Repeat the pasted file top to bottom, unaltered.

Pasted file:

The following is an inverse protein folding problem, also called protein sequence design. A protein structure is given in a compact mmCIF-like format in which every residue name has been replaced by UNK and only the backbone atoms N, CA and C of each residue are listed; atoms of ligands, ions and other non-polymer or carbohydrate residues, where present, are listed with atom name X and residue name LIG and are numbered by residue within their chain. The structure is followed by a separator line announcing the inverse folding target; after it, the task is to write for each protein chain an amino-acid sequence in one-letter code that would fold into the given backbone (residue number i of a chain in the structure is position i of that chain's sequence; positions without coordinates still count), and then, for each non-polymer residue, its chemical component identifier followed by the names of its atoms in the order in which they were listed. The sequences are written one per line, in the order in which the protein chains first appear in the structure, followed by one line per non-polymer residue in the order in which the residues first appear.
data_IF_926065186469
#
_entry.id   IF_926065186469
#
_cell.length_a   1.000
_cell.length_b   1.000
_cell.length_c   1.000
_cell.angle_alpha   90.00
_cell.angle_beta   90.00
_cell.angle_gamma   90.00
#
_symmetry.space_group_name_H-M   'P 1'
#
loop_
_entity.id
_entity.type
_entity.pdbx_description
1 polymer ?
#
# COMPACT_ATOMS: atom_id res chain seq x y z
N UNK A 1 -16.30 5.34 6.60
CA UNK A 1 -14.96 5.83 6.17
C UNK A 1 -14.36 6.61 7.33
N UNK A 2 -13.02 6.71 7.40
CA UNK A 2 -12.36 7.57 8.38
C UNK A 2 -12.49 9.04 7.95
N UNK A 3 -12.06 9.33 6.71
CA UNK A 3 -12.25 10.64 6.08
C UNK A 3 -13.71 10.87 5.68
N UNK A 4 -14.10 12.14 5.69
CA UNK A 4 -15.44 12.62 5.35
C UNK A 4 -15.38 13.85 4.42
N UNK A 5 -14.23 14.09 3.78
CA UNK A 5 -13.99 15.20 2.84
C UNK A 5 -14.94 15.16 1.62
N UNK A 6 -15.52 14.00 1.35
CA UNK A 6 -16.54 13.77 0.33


The following is an inverse protein folding problem, also called protein sequence design. A protein structure is given in a compact mmCIF-like format in which every residue name has been replaced by UNK and only the backbone atoms N, CA and C of each residue are listed; atoms of ligands, ions and other non-polymer or carbohydrate residues, where present, are listed with atom name X and residue name LIG and are numbered by residue within their chain. The structure is followed by a separator line announcing the inverse folding target; after it, the task is to write for each protein chain an amino-acid sequence in one-letter code that would fold into the given backbone (residue number i of a chain in the structure is position i of that chain's sequence; positions without coordinates still count), and then, for each non-polymer residue, its chemical component identifier followed by the names of its atoms in the order in which they were listed. The sequences are written one per line, in the order in which the protein chains first appear in the structure, followed by one line per non-polymer residue in the order in which the residues first appear.
data_IF_926065186469
#
_entry.id   IF_926065186469
#
_cell.length_a   1.000
_cell.length_b   1.000
_cell.length_c   1.000
_cell.angle_alpha   90.00
_cell.angle_beta   90.00
_cell.angle_gamma   90.00
#
_symmetry.space_group_name_H-M   'P 1'
#
loop_
_entity.id
_entity.type
_entity.pdbx_description
1 polymer ?
#
# COMPACT_ATOMS: atom_id res chain seq x y z
N UNK A 1 -16.30 5.34 6.60
CA UNK A 1 -14.96 5.83 6.17
C UNK A 1 -14.36 6.61 7.33
N UNK A 2 -13.02 6.71 7.40
CA UNK A 2 -12.36 7.57 8.38
C UNK A 2 -12.49 9.04 7.95
N UNK A 3 -12.06 9.33 6.71
CA UNK A 3 -12.25 10.64 6.08
C UNK A 3 -13.71 10.87 5.68
N UNK A 4 -14.10 12.14 5.69
CA UNK A 4 -15.44 12.62 5.35
C UNK A 4 -15.38 13.85 4.42
N UNK A 5 -14.23 14.09 3.78
CA UNK A 5 -13.99 15.20 2.84
C UNK A 5 -14.94 15.16 1.62
N UNK A 6 -15.52 14.00 1.35
CA UNK A 6 -16.54 13.77 0.33